A conviction or arrest on your record can make it difficult to find employment and housing opportunities. Even if your case was dismissed or you were exonerated, that doesn't mean that the record of the incident was automatically sealed.
An expungement is a court-ordered process in which a person's conviction or arrest is sealed or erased from his or her record for most purposes. This means that he or she should no longer required to disclose the arrest or conviction when applying for a job or a rental agreement. Additionally, if a potential employer or educational institution conducts a background check or public records search, an expunged conviction or arrest will not be disclosed.
However, expungements do not completely erase the record, even if the charge(s) is dismissed —it is still accessible to law enforcement and some other government agencies. An expunged conviction can also be used as a prior conviction for any crimes committed in the future.
Which Convictions Are Eligible?
Each jurisdiction has different eligibility requirements for expungement. These are often determined by several factors, including the nature of the offense and the person's criminal history. In Rhode Island, for example, violent crimes like murder, sexual assault, larceny, kidnapping, and child molestation are not eligible. Domestic Violence cases usually have a longer waiting period for expungement eligibility.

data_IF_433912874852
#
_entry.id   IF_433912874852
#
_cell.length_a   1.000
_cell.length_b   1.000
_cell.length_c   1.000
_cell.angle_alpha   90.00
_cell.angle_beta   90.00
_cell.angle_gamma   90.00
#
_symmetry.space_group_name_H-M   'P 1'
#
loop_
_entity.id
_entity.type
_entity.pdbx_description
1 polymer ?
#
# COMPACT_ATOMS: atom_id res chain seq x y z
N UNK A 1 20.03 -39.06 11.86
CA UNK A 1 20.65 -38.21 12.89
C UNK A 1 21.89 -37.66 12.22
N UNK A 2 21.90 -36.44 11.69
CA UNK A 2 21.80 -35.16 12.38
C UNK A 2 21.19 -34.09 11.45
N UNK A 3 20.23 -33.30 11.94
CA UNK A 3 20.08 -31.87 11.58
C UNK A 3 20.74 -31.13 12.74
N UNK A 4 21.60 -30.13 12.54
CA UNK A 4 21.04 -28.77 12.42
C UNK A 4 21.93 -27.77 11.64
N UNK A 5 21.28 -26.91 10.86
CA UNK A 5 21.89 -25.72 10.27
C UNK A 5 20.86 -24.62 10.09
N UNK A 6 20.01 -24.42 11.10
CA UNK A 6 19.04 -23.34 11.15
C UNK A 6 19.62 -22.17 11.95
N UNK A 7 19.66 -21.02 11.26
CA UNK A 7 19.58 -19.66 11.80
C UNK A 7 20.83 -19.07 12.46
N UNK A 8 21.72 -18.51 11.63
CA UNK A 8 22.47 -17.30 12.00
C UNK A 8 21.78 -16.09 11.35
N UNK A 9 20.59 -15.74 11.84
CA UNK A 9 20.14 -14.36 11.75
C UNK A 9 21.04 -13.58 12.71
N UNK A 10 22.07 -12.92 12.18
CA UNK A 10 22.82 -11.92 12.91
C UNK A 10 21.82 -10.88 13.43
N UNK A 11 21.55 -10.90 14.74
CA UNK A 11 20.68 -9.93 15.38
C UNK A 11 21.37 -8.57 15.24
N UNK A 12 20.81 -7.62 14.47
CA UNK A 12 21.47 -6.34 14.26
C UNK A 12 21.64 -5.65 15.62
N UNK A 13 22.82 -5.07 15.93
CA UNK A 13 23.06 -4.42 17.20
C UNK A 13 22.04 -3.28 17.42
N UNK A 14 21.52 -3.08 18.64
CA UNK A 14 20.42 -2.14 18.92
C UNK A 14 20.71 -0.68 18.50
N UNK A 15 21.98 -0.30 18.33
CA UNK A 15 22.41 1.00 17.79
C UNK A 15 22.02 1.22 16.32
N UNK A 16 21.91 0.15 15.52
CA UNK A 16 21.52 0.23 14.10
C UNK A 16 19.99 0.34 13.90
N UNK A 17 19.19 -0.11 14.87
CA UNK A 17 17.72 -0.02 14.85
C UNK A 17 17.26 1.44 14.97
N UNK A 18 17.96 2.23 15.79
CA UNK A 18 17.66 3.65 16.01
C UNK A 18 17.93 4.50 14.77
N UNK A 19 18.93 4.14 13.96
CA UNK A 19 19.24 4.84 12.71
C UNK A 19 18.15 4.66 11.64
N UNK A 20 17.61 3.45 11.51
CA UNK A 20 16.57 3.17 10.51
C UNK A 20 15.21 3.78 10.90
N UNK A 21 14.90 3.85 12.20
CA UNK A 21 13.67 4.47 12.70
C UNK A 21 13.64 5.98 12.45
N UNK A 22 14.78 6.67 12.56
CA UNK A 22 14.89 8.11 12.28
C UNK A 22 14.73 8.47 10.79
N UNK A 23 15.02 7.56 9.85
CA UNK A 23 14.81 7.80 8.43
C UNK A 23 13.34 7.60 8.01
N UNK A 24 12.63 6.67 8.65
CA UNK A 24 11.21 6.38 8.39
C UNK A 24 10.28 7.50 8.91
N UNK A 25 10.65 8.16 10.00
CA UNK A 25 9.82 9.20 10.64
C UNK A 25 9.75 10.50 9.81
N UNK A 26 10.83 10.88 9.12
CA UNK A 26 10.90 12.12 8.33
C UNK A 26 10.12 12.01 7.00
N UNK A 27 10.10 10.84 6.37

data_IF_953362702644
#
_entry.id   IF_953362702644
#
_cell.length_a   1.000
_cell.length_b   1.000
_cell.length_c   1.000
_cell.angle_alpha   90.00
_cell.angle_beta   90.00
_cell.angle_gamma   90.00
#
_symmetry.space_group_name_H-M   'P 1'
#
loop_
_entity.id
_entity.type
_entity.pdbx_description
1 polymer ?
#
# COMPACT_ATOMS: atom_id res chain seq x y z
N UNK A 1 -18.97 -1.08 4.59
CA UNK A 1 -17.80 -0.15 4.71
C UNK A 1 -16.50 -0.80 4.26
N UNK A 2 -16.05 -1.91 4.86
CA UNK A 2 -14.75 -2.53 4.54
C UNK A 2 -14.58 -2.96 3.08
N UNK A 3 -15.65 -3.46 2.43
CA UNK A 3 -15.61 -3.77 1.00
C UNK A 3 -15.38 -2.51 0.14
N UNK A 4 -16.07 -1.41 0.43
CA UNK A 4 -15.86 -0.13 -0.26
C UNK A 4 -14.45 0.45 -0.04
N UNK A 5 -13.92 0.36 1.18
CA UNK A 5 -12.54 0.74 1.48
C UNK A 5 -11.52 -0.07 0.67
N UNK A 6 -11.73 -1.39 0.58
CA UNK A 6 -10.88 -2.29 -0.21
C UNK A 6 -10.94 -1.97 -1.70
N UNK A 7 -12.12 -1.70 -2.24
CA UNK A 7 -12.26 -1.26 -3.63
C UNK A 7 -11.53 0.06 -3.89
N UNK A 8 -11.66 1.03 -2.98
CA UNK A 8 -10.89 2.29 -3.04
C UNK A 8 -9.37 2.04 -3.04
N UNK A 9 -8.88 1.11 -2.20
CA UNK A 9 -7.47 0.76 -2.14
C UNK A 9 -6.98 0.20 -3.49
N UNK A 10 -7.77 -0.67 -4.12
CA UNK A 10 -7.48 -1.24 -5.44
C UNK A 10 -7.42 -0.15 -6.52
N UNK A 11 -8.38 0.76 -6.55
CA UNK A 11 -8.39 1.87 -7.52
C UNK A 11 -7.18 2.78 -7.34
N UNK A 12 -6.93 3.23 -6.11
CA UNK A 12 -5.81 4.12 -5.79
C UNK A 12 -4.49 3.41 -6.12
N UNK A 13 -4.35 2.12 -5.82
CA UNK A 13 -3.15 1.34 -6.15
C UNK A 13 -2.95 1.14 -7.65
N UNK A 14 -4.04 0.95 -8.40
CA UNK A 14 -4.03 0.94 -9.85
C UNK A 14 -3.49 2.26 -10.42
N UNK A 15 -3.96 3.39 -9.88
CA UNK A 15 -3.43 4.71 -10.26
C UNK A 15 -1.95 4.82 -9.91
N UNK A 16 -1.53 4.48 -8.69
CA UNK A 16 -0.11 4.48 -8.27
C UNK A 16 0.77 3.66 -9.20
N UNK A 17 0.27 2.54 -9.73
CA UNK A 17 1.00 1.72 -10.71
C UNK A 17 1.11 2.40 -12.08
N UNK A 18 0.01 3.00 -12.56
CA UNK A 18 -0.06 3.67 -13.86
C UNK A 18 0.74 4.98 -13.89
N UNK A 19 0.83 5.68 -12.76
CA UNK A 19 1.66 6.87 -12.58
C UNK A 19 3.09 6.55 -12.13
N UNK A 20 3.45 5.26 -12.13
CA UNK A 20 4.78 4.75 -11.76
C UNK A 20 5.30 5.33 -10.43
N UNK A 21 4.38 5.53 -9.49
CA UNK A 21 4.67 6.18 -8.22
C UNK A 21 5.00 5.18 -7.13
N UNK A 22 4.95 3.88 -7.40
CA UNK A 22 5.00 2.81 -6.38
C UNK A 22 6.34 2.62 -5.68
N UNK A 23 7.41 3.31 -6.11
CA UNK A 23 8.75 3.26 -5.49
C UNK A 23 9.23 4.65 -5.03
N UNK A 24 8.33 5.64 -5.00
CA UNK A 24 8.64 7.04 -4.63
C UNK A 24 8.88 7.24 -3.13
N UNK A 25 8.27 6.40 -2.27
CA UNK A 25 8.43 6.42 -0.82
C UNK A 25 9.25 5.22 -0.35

The Expungement Process
The expungement process can take months from beginning to end, and it varies from state to state. Typically, a person seeking an expungement must fill out an application or petition and submit it to the appropriate criminal court for a judge's review. Most jurisdictions also require the applicant pay a fee when filing his or her paperwork.
In Rhode Island, a court hearing is also required in which the individual seeking expungement must demonstrate that he or she is of good moral character and has been successfully rehabilitated. It is a good idea to have a lawyer present who can present your case. If the judge grants the expungement, a motion will be filed with the clerk of the court. A copy of the approval should also be mailed to the attorney general and police department where the individual was charged. The legal process can be tricky to navigate, so a consultation with a seasoned lawyer is a great first step. If an arrest or conviction is keeping you from moving on with your life, an expungement may offer you a way forward.